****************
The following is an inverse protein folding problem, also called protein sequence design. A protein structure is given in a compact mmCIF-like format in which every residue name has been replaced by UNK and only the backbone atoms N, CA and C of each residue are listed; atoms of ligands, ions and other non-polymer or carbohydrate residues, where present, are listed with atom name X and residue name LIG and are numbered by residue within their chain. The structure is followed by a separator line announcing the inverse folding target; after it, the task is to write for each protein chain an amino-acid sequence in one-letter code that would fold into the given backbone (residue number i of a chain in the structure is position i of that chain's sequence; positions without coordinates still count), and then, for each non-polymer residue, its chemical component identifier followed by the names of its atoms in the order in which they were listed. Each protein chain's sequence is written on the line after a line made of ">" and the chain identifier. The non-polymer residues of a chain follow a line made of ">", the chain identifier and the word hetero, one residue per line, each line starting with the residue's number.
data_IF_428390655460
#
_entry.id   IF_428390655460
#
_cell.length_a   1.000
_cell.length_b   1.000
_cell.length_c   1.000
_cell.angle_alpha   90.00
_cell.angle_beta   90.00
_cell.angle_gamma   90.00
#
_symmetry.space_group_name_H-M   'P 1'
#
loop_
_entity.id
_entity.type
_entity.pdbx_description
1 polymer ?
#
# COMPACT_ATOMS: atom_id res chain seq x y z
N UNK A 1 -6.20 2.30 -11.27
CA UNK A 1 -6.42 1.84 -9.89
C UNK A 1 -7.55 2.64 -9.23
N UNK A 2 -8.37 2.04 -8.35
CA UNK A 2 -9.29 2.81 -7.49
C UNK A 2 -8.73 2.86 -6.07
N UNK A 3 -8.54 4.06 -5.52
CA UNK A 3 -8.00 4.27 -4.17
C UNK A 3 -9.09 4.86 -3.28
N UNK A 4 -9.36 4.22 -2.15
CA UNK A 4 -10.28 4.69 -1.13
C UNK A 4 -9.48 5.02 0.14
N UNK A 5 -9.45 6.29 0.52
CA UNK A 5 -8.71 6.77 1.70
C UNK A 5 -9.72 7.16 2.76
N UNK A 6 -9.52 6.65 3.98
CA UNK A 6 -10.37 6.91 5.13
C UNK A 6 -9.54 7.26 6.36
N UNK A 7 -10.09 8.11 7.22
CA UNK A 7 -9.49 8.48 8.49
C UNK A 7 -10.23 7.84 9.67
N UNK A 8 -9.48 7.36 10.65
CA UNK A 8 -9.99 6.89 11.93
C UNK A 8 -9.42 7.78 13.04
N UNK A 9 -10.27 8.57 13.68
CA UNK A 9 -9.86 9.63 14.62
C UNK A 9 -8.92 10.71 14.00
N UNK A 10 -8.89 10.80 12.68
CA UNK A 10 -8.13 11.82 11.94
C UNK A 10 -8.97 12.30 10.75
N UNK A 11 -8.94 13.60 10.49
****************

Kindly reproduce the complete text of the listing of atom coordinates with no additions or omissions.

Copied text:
The following is an inverse protein folding problem, also called protein sequence design. A protein structure is given in a compact mmCIF-like format in which every residue name has been replaced by UNK and only the backbone atoms N, CA and C of each residue are listed; atoms of ligands, ions and other non-polymer or carbohydrate residues, where present, are listed with atom name X and residue name LIG and are numbered by residue within their chain. The structure is followed by a separator line announcing the inverse folding target; after it, the task is to write for each protein chain an amino-acid sequence in one-letter code that would fold into the given backbone (residue number i of a chain in the structure is position i of that chain's sequence; positions without coordinates still count), and then, for each non-polymer residue, its chemical component identifier followed by the names of its atoms in the order in which they were listed. Each protein chain's sequence is written on the line after a line made of ">" and the chain identifier. The non-polymer residues of a chain follow a line made of ">", the chain identifier and the word hetero, one residue per line, each line starting with the residue's number.
data_IF_428390655460
#
_entry.id   IF_428390655460
#
_cell.length_a   1.000
_cell.length_b   1.000
_cell.length_c   1.000
_cell.angle_alpha   90.00
_cell.angle_beta   90.00
_cell.angle_gamma   90.00
#
_symmetry.space_group_name_H-M   'P 1'
#
loop_
_entity.id
_entity.type
_entity.pdbx_description
1 polymer ?
#
# COMPACT_ATOMS: atom_id res chain seq x y z
N UNK A 1 -6.20 2.30 -11.27
CA UNK A 1 -6.42 1.84 -9.89
C UNK A 1 -7.55 2.64 -9.23
N UNK A 2 -8.37 2.04 -8.35
CA UNK A 2 -9.29 2.81 -7.49
C UNK A 2 -8.73 2.86 -6.07
N UNK A 3 -8.54 4.06 -5.52
CA UNK A 3 -8.00 4.27 -4.17
C UNK A 3 -9.09 4.86 -3.28
N UNK A 4 -9.36 4.22 -2.15
CA UNK A 4 -10.28 4.69 -1.13
C UNK A 4 -9.48 5.02 0.14
N UNK A 5 -9.45 6.29 0.52
CA UNK A 5 -8.71 6.77 1.70
C UNK A 5 -9.72 7.16 2.76
N UNK A 6 -9.52 6.65 3.98
CA UNK A 6 -10.37 6.91 5.13
C UNK A 6 -9.54 7.26 6.36
N UNK A 7 -10.09 8.11 7.22
CA UNK A 7 -9.49 8.48 8.49
C UNK A 7 -10.23 7.84 9.67
N UNK A 8 -9.48 7.36 10.65
CA UNK A 8 -9.99 6.89 11.93
C UNK A 8 -9.42 7.78 13.04
N UNK A 9 -10.27 8.57 13.68
CA UNK A 9 -9.86 9.63 14.62
C UNK A 9 -8.92 10.71 14.00
N UNK A 10 -8.89 10.80 12.68
CA UNK A 10 -8.13 11.82 11.94
C UNK A 10 -8.97 12.30 10.75
N UNK A 11 -8.94 13.60 10.49